“Achieving the summit of a mountain was tangible, immutable, concrete. The incumbent hazards lent the activity a seriousness of purpose that was sorely missing from the rest of my life. I thrilled in the fresh perspective that came from tipping the ordinary plane of existence on end. And climbing provided a sense of community as well. To become a climber was to join a self-contained, rabidly idealistic society, largely unnoticed and surprisingly uncorrupted by the world at large.”
Jon Krakauer, Into Thin Air
That was the question I posed to my team – we were all nestled up in our dining tent after having finally reached the foots of upper Base Camp. The altitude was about 4900m and the sun had long set. As the winds continued to pick up outside and we inevitably reconciled that it would likely be another tough -10°C night ahead, the moment seemingly begged for some sort of introspection. I thought it would have been meaningful for the team to pen down their whys.
Personally, it was a question I myself was intrigued by. “Why?” – Why would 14 strangers seemingly trade a comfortable winter break for twenty days here in the Langtang region of the Himalayas, only to have to brave the elements in hopes of summitting our intended Tserko Peak, 5740m weeks later? In fact, the uncertainty of the journey quickly manifested itself in news of a summit change earlier on – our team had come with the intention of attempting the summit of the adjacent Baden-Powell Scout Peak. But, we soon heard from our guides’ reconnaissance team that the water supply at that base camp had frozen up, obligating a detour.
“Why?” – on a more personal level, the 14 of us had been training together the entire semester already – the weeks of cardio-intensive long-runs, Bukit Timah Hill climbs and technical training at the rock wall had earlier culminated in our MIR Challenge. We had soon learnt about each other’s quirks and habits and we were indeed ready to face the challenge ahead. But we also knew that this journey was each an individual one as well – we were a team of eclectic, driven individuals all with our own motivations. We knew we had to well internalise these motivations especially in preparation for the summit assault that was in a day or two’s time.
After a day of travel from Kathmandu city to the entrance of Langtang National Park, we quickly commenced our trek from Sybrubensi (1550m) up the terraced fields and rustic terrain, over gushing azure-blue rivers and along long mani walls to Langtang Village (3430m) and finally arrived at the final point of civilisation in the valley – Kyanjin Gomba (3850m). A quick day of acclimatisation, technical revisions at a natural rock and trek up Lower Kyanjin Ri (4380m) later, we soon set off for lower and then upper Base Camp and soon our eventual goal of Tserko Peak was in clear sight.
Over the next two days, we would spend time heading up to our final Base Camp at the frozen lake (~5100m) for technical training at the glacier to familiarise ourselves with our crampons, ice-axes, ropes and other arrest and traversing procedures. We made our final journey back up to the lake the night before the summit to set up camp. As the sun fell beyond the horizon, it soon dawned on all of us that we would commence our summit push in a couple of hours time, at 2am.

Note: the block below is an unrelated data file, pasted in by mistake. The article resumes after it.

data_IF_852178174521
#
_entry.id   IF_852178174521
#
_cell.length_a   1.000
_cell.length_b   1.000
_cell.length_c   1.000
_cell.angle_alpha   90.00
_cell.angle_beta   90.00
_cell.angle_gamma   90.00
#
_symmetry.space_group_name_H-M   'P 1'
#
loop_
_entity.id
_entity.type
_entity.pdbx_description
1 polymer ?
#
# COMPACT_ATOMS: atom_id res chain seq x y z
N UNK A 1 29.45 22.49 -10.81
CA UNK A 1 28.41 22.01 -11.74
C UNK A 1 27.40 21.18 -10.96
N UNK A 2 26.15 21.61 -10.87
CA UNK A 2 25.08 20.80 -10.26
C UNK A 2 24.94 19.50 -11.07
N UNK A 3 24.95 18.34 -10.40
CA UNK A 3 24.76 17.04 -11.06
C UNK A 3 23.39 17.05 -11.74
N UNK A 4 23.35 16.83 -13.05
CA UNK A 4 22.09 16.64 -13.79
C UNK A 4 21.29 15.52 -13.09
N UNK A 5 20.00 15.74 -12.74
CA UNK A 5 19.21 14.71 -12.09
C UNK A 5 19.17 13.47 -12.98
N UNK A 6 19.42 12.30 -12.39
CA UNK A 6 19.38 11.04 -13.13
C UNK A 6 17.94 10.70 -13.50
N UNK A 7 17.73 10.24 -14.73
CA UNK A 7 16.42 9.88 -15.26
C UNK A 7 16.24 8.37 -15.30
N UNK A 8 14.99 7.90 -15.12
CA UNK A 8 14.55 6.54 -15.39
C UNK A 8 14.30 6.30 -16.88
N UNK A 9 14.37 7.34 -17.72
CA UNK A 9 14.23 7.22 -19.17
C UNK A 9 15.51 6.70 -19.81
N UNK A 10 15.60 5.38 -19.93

As the hour finally came, our team geared up and with tinges of anticipation, anxiety and enthusiasm, we switched on our headlamps and set off on what would be a 10-hour push to the summit. Along the way, it became apparent to me that my own obsession with scaling peaks stemmed from how the process up encapsulated the idea of there being no glory along the way – that no one looked at the journey but only that meagre few seconds after you’ve made it. Yet the journey – the unseen bulk of the way up is what really counted. Be it the entire past semester of painful, hard work and dedication of my team, witnessing distant avalanches and the summit swap, the sleepless tent nights waking up gasping for air, the seemingly endless days at high altitude, the endless traversing across the extensive glacier ice and numerous crevasses, the jumaring and abseiling, front-pointing and ice-axing and finally the harrowingly narrow 200m trudge up to the summit – these moments that day were what truly counted.
And so, eventually, we made it. Each one of us. Not just the summit itself. But we all accomplished what we had set out to do. “WHY” was not just why we wanted to reach the top, but why we had chosen to challenge ourselves, why we had chosen the adventure, why we wanted to achieve this milestone. I soon realised that we weren’t all that different after all. So, here’s why:
“Because I want to push beyond my limits, physically and mentally.”
“Because I want to learn to be strong, in one of the most beautiful and baffling places on Earth.”
“Because I want to.”
“Because I want to conquer greater pain in life.”
“Because I want to challenge myself while I still can.”
“Because I want to see where all this pain and strain can take me.”
“Because sometimes it takes more than one attempt to summit.”
“Because this is a step towards becoming an astronaut.”
“Because I don’t want to stay comfortable.”
“Because I want to see God’s creation and to challenge myself.”
Thank you, team. It has been an undeniably exhilarating and invigorating few weeks in the Himalayas with each of you guys. You have inspired me and I’m sure, many others along the way too!
The Winter TMC 2018 Team
Amber te Winkel
Goh Jin Hao
Leow Wei Sheng
Tan Wan Lin
Tan Yu Peng